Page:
One side — my side — starts with the foundational assumption that everyone, trans or not, is first and foremost to be treated as an individual, no more or less equally deserving of respect than any other individual, and then builds from there. Of course I understand how much sensitivity there is in the transgender community about, say, pronouns. I’m a gay man; I’m deeply embedded in the gay community. I even worked at a trans bar back in the day. But I don’t take it as religious doctrine that anyone who simply claims to be a transgender woman is one — I don’t believe in gender religion and I reserve the right to have my own beliefs about anyone — and I don’t take it as law that I have to abide anyone’s pronouns. I aim to be respectful, but it’s case-by-case, and I’m the judge.
A potpourri of articles
Trigger moments in human history awaken us to injustice and turn the tide of public perception. What happened in Waterloo, Iowa may not have been a watershed moment but as far as human folly, it was a doozy.
Between March and mid-April 2020, as the pandemic surged, managers at the Tyson Foods plant in Waterloo lay bets on how many employees would fall prey to COVID-19. This, while the brass told workers they had “a responsibility to keep working in order to ensure Americans don’t go hungry.”
Want to Stop A Pandemic? Stop Eating Animals.
The fight for free speech continues! We are in the process of revamping our newsletter, and going forward you can expect to see emails from us for each new article and podcast episode on the site, as well as updates about our Free Speech Fund and our Reclaiming the Left Dialogue.
We also want to mention that we are very excited to now have a regular writer on board at Plebity—Rozali Telbis, a brilliant and thoughtful young journalist whose pieces are a great antidote to the reactive, identity-obsessed corporate media.
Site updates – newsletter, free speech fund, reclaiming the left
There is currently a massive misunderstanding in society. For some people, I think this misunderstanding is intentional. It serves a very clear purpose. For others, it is a pure and simple misunderstanding. I think the only way to move forward is communication, honesty and compassion. The misunderstanding regards female rights and the transgender community.
I want to give you a little bit of a history of what I do and why:
I am the founder and CEO of Giggle, a social networking & social media app for females.
Why the Giggle App is for Females Only
A blog called Nullius in Verba could quite easily be about how brilliant and important science is. I am, amongst all the other hundred or so things I mentioned earlier (daughter, sister, student, friend, ex, dog-lover, prickly, undecided, uncertain…), a scientist. I became a scientist that day in the lecture hall, in the first term of my first year of university, the first time I heard the words nullius in verba. Thank you Horace. I love science – it’s a sharp, keen love, which I often feel stirring inside me and trying to come out at inconvenient moments. So, for lack of a more sophisticated expression, I have a horse in that race. Whichever career the older, perhaps slightly more certain version of myself chooses – and, in all honesty, I don’t think it will be in a laboratory – one of the things that I am, for better or worse, will always be a scientist. But this isn’t, after all, a blog about the brilliance and importance of science. It’s a blog about uncertainty. My uncertainty. And when I say “Nullius in verba,” I don’t mean quite the same thing as the scientist does.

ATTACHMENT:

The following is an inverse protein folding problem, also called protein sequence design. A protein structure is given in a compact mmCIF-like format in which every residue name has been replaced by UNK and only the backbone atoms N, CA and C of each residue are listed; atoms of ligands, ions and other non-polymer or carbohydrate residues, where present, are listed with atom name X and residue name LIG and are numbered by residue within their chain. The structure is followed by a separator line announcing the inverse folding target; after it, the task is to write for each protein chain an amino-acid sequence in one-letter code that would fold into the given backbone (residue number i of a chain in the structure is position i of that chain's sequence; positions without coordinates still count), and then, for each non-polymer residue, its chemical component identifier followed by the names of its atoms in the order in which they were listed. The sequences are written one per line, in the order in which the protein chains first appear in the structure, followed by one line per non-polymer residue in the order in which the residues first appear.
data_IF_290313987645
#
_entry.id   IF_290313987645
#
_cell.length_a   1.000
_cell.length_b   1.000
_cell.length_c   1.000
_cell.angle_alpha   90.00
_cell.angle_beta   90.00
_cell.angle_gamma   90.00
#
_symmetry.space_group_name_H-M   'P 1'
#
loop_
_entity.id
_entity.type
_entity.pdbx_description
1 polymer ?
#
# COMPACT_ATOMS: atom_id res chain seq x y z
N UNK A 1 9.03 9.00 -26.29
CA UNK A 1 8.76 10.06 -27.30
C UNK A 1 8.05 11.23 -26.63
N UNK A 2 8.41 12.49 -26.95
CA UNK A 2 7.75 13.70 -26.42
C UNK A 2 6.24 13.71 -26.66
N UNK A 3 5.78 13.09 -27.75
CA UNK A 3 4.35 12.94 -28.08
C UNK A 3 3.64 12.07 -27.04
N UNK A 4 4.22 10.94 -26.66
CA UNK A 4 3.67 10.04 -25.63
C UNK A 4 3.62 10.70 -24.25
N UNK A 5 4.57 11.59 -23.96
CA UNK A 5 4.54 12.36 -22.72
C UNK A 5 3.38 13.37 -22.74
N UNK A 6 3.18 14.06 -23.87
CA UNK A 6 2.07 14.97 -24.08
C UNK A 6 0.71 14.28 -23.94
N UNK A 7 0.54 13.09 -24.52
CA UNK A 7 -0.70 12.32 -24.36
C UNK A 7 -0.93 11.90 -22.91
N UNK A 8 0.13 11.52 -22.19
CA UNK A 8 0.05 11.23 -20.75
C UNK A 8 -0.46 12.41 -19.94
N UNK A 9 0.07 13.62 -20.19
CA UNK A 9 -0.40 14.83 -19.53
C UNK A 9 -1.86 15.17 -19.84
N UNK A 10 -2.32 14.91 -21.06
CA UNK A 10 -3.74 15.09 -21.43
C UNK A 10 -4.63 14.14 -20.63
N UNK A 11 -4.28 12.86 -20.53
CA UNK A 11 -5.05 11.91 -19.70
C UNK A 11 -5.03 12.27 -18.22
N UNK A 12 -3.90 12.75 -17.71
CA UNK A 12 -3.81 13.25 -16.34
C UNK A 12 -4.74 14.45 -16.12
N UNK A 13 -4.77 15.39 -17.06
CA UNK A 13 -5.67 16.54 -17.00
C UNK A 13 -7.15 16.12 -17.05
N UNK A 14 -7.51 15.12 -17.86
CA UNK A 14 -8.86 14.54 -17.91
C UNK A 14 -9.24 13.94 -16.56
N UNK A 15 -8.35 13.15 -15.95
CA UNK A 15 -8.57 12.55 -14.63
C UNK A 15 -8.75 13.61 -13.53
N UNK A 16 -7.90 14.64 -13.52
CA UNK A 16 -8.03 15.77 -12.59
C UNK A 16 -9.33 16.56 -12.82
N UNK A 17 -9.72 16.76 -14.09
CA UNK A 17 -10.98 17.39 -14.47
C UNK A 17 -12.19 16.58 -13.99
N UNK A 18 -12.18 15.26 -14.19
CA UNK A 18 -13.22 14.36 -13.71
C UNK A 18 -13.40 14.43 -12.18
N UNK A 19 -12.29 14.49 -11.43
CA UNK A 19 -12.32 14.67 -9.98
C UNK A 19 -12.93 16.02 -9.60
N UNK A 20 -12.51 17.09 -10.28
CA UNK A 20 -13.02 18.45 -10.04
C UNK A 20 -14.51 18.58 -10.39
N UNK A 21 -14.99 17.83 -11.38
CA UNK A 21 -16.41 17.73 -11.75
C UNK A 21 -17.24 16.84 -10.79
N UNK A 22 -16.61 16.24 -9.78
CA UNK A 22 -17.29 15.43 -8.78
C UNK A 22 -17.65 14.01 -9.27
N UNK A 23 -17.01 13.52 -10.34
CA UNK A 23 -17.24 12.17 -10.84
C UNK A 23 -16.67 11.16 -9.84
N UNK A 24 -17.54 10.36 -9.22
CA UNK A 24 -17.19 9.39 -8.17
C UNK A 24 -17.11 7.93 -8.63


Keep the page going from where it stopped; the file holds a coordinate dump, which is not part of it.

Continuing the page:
Nullius in Verba – take no one’s word for it
Albert Speer: His Battle With Truth by Gitta Sereny is a psychological and historical profile of Albert Speer. Speer was Hitler’s architect and later, Minister of Armaments and War Production. At one point, he was groomed as Hitler’s successor. In the Nuremberg Trials he was one of the only Nazis to admit some responsibility for the war crimes of the Third Reich and to renounce Hitler. This admission saved his life and he was sentenced to twenty years in prison.
Albert Speer: His Battle With Truth
Right-Wing Populism in America: Too Close For Comfort by Chip Berlet and Matthew N. Lyons presents a thorough understanding of various manifestations of right wing populism in the United States. It traces the history of this socio-political movement from before the American Revolution until the year 2000. Berlet and Lyons go beyond caricatures to explore how right wing populism gains strength first by exploiting real economic, social, and political grievances, but then goes on to scapegoat perceived shadowy elitist puppet masters, typically Jewish bankers, ‘PC Police’, etc– and perceived ‘parasites’ from below–welfare recipients of color, recent immigrants, etc. The authors show that right wing populism is often an alliance between disaffected members of the elite and the working and middle class. These movements tend to emphasize their shared “whiteness” and sense of victimhood in order to bond together.
Right-Wing Populism in America: Too Close For Comfort
Strangers In Their Own Land by Arlie Hochschild is a must-read for anyone interested in going beyond conventional political analysis and exploring the “deep story” worldviews that shape thinking on both the left and right of the political spectrum. Hochschild describes “deep stories” as emotional images that shapes the essence of a person’s worldview, and this book was her attempt to understand the deep story that forms the ideology of the right wing. Hochschild is a UC Berkeley sociologist who spent five years in Louisiana in an attempt to break through the “empathy walls” that divide the political spectrum in the US. She worked to overcome her own biases as a member of the left-leaning political spectrum by forming human connections with conservatives in Louisiana, many of whom were Tea Party activists.